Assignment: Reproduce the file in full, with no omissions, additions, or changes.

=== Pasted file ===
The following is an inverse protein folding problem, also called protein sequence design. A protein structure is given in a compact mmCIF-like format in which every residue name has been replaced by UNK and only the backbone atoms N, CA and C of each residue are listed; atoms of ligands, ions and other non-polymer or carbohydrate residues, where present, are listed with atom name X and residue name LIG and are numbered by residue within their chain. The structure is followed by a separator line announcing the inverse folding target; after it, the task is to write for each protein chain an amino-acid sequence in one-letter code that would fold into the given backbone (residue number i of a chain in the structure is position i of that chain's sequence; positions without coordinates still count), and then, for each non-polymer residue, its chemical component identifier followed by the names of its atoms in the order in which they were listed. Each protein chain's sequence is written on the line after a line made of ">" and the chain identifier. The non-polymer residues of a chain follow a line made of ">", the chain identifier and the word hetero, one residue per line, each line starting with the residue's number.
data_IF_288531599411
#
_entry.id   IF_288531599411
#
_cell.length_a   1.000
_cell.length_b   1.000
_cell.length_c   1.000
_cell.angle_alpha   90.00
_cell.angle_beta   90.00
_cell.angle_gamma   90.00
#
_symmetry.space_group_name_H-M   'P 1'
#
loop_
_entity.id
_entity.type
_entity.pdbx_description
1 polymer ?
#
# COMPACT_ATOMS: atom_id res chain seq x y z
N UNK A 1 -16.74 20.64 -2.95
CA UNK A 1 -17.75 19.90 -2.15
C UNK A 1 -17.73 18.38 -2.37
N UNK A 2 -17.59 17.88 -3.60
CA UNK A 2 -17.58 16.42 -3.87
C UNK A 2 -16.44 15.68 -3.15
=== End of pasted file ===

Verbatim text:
The following is an inverse protein folding problem, also called protein sequence design. A protein structure is given in a compact mmCIF-like format in which every residue name has been replaced by UNK and only the backbone atoms N, CA and C of each residue are listed; atoms of ligands, ions and other non-polymer or carbohydrate residues, where present, are listed with atom name X and residue name LIG and are numbered by residue within their chain. The structure is followed by a separator line announcing the inverse folding target; after it, the task is to write for each protein chain an amino-acid sequence in one-letter code that would fold into the given backbone (residue number i of a chain in the structure is position i of that chain's sequence; positions without coordinates still count), and then, for each non-polymer residue, its chemical component identifier followed by the names of its atoms in the order in which they were listed. Each protein chain's sequence is written on the line after a line made of ">" and the chain identifier. The non-polymer residues of a chain follow a line made of ">", the chain identifier and the word hetero, one residue per line, each line starting with the residue's number.
data_IF_288531599411
#
_entry.id   IF_288531599411
#
_cell.length_a   1.000
_cell.length_b   1.000
_cell.length_c   1.000
_cell.angle_alpha   90.00
_cell.angle_beta   90.00
_cell.angle_gamma   90.00
#
_symmetry.space_group_name_H-M   'P 1'
#
loop_
_entity.id
_entity.type
_entity.pdbx_description
1 polymer ?
#
# COMPACT_ATOMS: atom_id res chain seq x y z
N UNK A 1 -16.74 20.64 -2.95
CA UNK A 1 -17.75 19.90 -2.15
C UNK A 1 -17.73 18.38 -2.37
N UNK A 2 -17.59 17.88 -3.60
CA UNK A 2 -17.58 16.42 -3.87
C UNK A 2 -16.44 15.68 -3.15